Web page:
PARKING spaces in the Metro are getting more scarce and finding one can be frustrating and time-consuming.
That’s why students of the University of San Jose-Recoletos (USJ-R) have come up with CarSpace, an app that enables users to locate vacant parking spaces in real time using a mobile device.
The minds behind the app are Kevin Cerdon, Noel Daniel Seldura, and Jesury Thomas Gadiane, second year students of the College of Information, Computer and Communications Technology (CICCT).
CarSpace was proclaimed the grand winner during the recently concluded Smart’s Wireless Engineering Education Program (Sweep) awards last May 10, 2019, bagging the top prize of P300,000.
Of the 163 entries that joined the competition, 10 were chosen to be part of Sweep’s boot camp, which allowed participants to interact with the country’s leading innovators and businessmen.
The developers described their idea as similar to Airbnb, but for cars.
The app allows users to find vacant parking lots in a particular range and tells drivers how many vacant spaces are in an establishment or lot. CarSpace also allows users to know the parking cost.
A proximity sensor will be installed in lots to detect vehicles. A green light signifies an available space while a red light means it is taken. This information is then sent through a cloud through their servers to update the map within the application.
Seldura first thought of the idea when he had a hard time finding a parking space in the city.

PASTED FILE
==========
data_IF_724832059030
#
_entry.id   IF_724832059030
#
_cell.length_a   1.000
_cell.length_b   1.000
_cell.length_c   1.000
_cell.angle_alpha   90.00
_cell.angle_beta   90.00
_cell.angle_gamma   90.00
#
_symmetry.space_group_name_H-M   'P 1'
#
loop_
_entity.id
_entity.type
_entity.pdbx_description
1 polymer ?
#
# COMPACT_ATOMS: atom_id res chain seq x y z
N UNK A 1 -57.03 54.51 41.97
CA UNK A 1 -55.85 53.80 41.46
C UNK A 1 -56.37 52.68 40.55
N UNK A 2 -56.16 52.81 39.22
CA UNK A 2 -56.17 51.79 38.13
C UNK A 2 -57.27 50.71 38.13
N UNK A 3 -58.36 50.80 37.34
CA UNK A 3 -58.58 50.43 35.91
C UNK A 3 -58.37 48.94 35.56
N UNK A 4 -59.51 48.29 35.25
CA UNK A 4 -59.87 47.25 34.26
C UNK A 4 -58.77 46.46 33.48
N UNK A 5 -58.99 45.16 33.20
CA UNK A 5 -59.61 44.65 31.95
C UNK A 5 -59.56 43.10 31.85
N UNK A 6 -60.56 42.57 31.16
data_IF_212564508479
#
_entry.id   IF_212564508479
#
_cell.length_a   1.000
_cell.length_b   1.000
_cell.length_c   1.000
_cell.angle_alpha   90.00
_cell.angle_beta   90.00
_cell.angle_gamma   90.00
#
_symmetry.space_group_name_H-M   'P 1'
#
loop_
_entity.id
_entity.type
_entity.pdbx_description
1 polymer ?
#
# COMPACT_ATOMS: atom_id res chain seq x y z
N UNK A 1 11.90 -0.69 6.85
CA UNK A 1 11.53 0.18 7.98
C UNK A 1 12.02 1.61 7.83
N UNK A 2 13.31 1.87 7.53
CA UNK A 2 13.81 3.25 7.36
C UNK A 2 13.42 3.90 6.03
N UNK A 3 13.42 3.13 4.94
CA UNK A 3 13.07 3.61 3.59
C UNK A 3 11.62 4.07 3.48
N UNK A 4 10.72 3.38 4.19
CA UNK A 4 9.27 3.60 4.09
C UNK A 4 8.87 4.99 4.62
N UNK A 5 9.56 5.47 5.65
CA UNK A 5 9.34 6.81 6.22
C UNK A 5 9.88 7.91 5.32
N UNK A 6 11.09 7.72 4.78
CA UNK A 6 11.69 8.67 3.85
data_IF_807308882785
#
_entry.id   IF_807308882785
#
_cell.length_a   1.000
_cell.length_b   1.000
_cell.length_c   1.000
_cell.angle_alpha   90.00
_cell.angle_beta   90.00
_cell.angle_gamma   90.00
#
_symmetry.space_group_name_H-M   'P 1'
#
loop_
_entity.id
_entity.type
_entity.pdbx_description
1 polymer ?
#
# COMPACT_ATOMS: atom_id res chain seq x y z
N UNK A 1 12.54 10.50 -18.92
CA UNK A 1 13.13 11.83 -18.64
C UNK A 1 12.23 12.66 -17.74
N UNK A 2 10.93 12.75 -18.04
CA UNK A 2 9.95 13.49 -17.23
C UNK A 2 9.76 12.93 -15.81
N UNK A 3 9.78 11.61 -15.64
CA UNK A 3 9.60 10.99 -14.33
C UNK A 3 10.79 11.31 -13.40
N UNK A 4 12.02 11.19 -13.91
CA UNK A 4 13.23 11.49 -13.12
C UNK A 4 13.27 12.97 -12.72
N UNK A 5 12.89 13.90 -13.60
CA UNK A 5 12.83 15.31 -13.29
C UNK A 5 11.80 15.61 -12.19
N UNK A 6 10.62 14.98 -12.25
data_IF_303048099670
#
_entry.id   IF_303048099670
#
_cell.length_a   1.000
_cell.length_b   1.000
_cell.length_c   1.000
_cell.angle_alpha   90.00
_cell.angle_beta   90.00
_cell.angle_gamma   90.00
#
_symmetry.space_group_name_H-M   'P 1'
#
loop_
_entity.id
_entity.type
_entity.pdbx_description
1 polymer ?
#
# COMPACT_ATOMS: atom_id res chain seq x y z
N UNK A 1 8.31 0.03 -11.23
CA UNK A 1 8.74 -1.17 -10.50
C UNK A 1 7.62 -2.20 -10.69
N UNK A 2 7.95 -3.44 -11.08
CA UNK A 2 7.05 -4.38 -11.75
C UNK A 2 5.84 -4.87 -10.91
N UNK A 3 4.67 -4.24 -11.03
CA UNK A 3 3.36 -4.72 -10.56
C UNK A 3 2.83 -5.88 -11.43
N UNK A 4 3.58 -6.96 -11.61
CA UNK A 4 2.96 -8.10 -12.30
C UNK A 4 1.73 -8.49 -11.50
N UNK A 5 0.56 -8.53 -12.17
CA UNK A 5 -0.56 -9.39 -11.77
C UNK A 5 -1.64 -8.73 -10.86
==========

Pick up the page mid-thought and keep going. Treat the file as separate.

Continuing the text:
“I’m a driver, too, so I know how it feels. I was also inspired by the traffic initiatives of the Cebu City Government. I then thought, what can I do to help?” Seldura said.
One of the highlights of CarSpace is that households can turn their garage or lot into a prospective parking area.
According to Cerdon, the concept of having an app like CarSpace will not only be cost-effective for drivers, it will also be a good opportunity for households to earn a passive income.
“In our pitch, we pegged each system at P2,000. This already includes installation. On each system, there are already two sensors,” Cerdon said.
CarSpace will charge lot owners a minimum mark-up percentage from the profit they earn.
For mentor Eric Magto, a USJ-R faculty member, there really is a demand for an app like CarSpace in the market.
“Our challenge now is how can we translate this concept into reality,” Magto said. “If we just bottle this concept up, you’ll only end up just loving your idea. Your customer will only be yourself.”
Although there are similar parking apps in the market, they believe that their idea outweighs their competitors in functionality and convenience.
Gregg Gabison, CICCT dean, said he anticipated that the team would be included in the top three of the competition as he found the project functional and went with the flow of disruptive technology.
“It’s a peer validation of the schemes that we’re doing in our college. I appreciate all their hard work. It was a compounded effort from our students and the advisers,” Gabison said.
The students believe that their idea has the potential to branch out (motorcycle-friendly iterations of the app, in-app payment schemes), but they want to focus on their studies and to expand their knowledge on the business side of things.